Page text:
For many years, Sade's descendants regarded his life and work as a scandal to be suppressed. This did not change until the mid-twentieth century, when the Comte Xavier de Sade reclaimed the marquis title, long fallen into disuse, on his visiting cards,  and took an interest in his ancestor's writings.
At that time, the "divine marquis" of legend was so unmentionable in his own family that Xavier de Sade only learned of him in the late s when approached by a journalist.
The family have also claimed a trademark on the name. Many, however, were lost in the eighteenth and nineteenth centuries. A substantial number were destroyed after Sade's death at the instigation of his son, Donatien-Claude-Armand. Sade lived a scandalous libertine existence and repeatedly procured young prostitutes as well as employees of both sexes in his castle in Lacoste. He was also accused of blasphemy , a serious offense.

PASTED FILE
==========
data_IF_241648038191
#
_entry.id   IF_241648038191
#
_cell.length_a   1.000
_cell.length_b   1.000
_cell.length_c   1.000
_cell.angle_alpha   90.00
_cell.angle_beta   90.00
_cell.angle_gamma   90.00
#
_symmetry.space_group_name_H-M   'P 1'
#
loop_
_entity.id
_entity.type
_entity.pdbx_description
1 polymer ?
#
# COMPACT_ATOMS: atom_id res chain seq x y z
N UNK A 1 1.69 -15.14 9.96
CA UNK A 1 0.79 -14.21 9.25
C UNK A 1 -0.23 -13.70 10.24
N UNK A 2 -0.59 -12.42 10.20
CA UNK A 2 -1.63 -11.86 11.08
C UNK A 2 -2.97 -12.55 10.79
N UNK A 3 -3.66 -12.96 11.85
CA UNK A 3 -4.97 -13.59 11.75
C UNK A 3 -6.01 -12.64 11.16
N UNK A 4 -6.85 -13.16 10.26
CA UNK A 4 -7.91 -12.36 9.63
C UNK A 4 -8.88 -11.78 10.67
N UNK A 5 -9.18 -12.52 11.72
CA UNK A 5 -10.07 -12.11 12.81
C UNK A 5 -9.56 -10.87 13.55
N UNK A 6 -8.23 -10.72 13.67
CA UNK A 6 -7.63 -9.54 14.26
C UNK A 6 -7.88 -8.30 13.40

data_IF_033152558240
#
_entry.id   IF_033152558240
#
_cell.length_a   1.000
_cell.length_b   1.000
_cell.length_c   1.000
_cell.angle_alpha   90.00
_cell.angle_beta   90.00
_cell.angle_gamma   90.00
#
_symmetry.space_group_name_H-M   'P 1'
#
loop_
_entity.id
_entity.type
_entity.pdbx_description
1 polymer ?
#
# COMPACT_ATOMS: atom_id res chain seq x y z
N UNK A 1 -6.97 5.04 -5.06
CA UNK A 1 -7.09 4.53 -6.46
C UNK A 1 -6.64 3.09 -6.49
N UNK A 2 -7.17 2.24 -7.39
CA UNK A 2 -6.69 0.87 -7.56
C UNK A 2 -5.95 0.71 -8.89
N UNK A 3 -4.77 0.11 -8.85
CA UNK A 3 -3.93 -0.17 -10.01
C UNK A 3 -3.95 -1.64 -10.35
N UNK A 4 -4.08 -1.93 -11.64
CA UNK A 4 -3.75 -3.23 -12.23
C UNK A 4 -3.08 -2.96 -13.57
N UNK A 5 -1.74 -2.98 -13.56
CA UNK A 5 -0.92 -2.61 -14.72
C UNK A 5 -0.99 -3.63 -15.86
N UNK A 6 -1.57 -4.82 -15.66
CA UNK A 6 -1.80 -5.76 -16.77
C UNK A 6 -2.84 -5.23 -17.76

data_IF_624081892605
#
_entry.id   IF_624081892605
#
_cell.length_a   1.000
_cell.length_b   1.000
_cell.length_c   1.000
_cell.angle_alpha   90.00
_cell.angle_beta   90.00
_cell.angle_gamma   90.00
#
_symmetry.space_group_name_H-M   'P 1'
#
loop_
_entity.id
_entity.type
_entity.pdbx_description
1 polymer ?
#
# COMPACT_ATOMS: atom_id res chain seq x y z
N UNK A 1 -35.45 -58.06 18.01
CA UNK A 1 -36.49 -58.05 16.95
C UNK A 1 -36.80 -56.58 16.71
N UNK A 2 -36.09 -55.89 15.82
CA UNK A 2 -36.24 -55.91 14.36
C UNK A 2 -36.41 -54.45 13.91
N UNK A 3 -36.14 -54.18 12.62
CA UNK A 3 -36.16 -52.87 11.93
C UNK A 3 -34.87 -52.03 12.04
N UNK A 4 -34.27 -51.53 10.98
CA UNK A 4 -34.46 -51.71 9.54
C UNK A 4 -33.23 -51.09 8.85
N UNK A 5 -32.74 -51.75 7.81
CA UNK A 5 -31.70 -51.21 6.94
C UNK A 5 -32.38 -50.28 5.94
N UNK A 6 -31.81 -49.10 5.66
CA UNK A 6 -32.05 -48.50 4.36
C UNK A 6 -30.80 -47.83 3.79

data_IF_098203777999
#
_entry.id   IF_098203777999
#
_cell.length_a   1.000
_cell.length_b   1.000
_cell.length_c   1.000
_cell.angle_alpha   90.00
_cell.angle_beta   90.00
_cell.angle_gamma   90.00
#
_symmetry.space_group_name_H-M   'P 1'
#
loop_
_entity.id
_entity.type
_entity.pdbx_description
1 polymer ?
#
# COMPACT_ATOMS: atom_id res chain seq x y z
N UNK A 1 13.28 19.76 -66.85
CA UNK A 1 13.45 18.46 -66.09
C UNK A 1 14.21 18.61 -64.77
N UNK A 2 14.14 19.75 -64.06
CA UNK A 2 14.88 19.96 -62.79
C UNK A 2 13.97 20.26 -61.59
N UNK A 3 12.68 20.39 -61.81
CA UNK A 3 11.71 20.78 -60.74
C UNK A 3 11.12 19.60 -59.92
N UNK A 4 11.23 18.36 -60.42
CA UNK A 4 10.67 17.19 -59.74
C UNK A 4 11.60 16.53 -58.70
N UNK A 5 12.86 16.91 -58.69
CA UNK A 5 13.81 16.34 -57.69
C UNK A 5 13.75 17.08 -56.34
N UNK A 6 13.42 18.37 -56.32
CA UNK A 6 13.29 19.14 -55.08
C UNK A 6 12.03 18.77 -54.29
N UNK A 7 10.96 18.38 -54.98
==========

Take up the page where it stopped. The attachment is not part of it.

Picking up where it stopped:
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Beginning in , Sade lived mainly in or near Paris. Several prostitutes there complained about mistreatment by him and he was put under surveillance by the police, who made detailed reports of his activities. The first major scandal occurred on Easter Sunday in , in which Sade procured the services of a woman, Rose Keller,  a widow-beggar who approached him for alms.
He told her she could make money by working for him—she understood her work to be that of a housekeeper.
At his chateau at Arcueil, Sade ripped her clothes off, threw her on a divan and tied her by the four limbs, face-down, so that she could not see behind her.